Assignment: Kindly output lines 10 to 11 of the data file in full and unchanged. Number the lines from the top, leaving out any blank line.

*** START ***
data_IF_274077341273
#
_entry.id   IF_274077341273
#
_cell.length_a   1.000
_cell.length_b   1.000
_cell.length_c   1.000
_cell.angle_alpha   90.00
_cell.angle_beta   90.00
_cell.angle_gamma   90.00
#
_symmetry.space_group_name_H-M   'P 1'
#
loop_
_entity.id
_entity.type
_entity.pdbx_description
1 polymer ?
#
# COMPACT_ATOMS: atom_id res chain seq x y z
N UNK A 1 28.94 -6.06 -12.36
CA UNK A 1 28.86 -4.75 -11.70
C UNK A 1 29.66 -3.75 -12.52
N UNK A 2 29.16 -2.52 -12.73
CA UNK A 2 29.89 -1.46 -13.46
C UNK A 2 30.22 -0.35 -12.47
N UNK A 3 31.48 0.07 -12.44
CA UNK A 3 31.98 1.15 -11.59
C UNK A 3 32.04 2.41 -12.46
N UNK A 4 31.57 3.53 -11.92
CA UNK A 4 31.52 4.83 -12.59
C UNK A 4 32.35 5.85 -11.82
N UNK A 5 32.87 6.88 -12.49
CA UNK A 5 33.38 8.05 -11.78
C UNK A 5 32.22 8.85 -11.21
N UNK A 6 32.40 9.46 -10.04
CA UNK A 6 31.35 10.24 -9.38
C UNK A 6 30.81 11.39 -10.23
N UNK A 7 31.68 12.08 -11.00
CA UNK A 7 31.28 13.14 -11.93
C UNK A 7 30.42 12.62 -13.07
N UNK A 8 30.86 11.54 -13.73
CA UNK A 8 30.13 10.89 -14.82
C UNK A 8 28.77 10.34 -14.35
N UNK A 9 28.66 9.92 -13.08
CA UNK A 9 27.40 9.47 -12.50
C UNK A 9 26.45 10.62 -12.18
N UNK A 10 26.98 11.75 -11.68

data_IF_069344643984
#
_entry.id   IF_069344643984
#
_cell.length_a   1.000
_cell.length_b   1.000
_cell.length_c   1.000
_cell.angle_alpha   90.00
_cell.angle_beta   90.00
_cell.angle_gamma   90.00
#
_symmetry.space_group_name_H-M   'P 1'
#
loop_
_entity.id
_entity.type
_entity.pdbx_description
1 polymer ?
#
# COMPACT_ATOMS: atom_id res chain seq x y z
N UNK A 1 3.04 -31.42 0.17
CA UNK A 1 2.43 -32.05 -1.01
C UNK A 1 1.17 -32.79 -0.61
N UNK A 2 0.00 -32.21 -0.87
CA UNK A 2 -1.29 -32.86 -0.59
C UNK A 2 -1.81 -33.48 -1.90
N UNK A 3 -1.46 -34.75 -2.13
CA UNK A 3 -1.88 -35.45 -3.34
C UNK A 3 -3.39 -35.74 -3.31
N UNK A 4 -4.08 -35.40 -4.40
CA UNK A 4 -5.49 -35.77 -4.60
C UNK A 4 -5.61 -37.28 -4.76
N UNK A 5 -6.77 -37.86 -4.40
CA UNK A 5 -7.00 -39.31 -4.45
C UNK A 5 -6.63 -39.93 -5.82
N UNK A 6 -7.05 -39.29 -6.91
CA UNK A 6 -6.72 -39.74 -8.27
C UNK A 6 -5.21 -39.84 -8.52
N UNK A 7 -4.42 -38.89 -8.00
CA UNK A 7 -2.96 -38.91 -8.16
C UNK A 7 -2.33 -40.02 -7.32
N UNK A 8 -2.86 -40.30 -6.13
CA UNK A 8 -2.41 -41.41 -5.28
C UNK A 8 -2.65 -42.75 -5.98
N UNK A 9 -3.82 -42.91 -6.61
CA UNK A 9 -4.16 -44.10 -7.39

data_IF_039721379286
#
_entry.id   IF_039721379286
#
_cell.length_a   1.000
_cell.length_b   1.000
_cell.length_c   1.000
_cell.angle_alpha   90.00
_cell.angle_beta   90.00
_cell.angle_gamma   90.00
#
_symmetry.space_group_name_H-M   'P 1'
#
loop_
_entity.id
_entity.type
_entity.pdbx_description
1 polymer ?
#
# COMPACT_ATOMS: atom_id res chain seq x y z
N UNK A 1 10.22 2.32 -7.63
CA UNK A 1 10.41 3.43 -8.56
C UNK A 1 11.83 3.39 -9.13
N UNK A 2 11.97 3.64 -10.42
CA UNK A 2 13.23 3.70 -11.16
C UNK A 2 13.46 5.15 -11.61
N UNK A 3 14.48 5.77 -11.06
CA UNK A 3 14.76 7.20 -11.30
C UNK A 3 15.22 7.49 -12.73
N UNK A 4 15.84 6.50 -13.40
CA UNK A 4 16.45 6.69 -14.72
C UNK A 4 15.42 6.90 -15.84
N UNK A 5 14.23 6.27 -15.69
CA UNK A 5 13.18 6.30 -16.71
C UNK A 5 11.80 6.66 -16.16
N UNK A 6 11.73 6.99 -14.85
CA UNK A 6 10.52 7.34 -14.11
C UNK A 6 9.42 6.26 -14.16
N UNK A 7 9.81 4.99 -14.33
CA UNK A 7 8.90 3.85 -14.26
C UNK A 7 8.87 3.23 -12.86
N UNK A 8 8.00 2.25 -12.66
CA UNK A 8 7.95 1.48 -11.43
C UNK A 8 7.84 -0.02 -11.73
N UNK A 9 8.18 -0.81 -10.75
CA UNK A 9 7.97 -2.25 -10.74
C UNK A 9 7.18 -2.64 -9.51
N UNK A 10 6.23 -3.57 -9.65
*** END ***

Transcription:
_cell.angle_gamma   90.00
#